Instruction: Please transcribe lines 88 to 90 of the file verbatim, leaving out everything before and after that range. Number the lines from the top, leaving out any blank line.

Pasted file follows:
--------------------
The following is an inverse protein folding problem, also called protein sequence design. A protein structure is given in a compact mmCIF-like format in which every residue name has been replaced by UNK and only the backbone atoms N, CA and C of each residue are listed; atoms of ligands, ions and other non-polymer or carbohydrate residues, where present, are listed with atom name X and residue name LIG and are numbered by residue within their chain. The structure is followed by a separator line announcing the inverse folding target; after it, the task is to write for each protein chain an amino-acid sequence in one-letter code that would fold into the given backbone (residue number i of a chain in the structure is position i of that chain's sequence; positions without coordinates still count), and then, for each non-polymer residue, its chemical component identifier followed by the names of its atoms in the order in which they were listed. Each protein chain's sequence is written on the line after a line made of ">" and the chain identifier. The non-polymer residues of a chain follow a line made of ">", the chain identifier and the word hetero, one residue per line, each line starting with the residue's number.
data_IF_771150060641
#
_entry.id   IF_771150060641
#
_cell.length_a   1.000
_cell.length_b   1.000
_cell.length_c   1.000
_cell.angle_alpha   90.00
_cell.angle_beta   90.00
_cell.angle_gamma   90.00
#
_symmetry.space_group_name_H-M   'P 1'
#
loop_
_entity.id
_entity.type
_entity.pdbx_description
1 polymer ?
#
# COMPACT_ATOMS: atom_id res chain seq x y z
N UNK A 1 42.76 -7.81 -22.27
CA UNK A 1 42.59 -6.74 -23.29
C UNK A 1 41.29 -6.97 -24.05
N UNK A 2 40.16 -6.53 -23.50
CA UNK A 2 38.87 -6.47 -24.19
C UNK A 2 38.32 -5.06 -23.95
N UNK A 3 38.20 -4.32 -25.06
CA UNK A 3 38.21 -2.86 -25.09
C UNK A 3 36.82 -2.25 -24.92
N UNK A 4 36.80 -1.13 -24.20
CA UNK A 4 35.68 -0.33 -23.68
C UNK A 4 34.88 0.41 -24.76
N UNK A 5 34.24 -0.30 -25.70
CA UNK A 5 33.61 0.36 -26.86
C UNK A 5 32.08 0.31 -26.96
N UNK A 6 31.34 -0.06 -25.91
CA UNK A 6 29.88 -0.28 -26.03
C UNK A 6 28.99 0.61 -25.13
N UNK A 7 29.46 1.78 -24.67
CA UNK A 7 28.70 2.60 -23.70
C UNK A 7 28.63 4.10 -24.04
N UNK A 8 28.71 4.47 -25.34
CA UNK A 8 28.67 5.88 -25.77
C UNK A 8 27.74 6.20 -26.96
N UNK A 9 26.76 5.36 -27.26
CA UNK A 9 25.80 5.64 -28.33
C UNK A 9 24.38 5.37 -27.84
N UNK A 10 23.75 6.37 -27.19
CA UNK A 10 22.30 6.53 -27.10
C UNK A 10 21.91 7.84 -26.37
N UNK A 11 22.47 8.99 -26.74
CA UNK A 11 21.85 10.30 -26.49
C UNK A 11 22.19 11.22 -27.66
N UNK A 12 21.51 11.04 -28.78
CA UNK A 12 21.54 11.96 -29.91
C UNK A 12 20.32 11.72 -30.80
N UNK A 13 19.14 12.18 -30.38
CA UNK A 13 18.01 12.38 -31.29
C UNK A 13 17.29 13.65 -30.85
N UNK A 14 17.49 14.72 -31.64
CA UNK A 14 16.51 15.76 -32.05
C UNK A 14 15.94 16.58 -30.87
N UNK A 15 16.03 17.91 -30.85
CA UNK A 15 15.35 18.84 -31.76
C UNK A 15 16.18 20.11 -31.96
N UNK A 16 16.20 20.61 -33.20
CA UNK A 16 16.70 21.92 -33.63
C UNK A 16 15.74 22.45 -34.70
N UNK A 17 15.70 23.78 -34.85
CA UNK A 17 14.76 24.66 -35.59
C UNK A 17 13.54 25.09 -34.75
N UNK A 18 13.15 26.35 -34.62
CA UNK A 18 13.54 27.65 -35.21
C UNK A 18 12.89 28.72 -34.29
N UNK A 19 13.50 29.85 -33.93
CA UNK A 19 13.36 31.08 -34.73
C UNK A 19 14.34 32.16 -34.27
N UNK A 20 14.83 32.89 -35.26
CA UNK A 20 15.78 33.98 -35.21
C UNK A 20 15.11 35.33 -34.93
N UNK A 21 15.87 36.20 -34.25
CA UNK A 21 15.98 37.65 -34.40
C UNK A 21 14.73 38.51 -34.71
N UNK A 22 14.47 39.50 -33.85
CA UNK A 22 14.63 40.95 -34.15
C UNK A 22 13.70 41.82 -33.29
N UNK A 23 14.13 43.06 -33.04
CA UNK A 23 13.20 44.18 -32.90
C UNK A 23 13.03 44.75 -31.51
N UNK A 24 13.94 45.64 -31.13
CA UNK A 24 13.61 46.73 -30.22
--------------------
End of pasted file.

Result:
N UNK A 23 14.13 43.06 -33.04
CA UNK A 23 13.20 44.18 -32.90
C UNK A 23 13.03 44.75 -31.51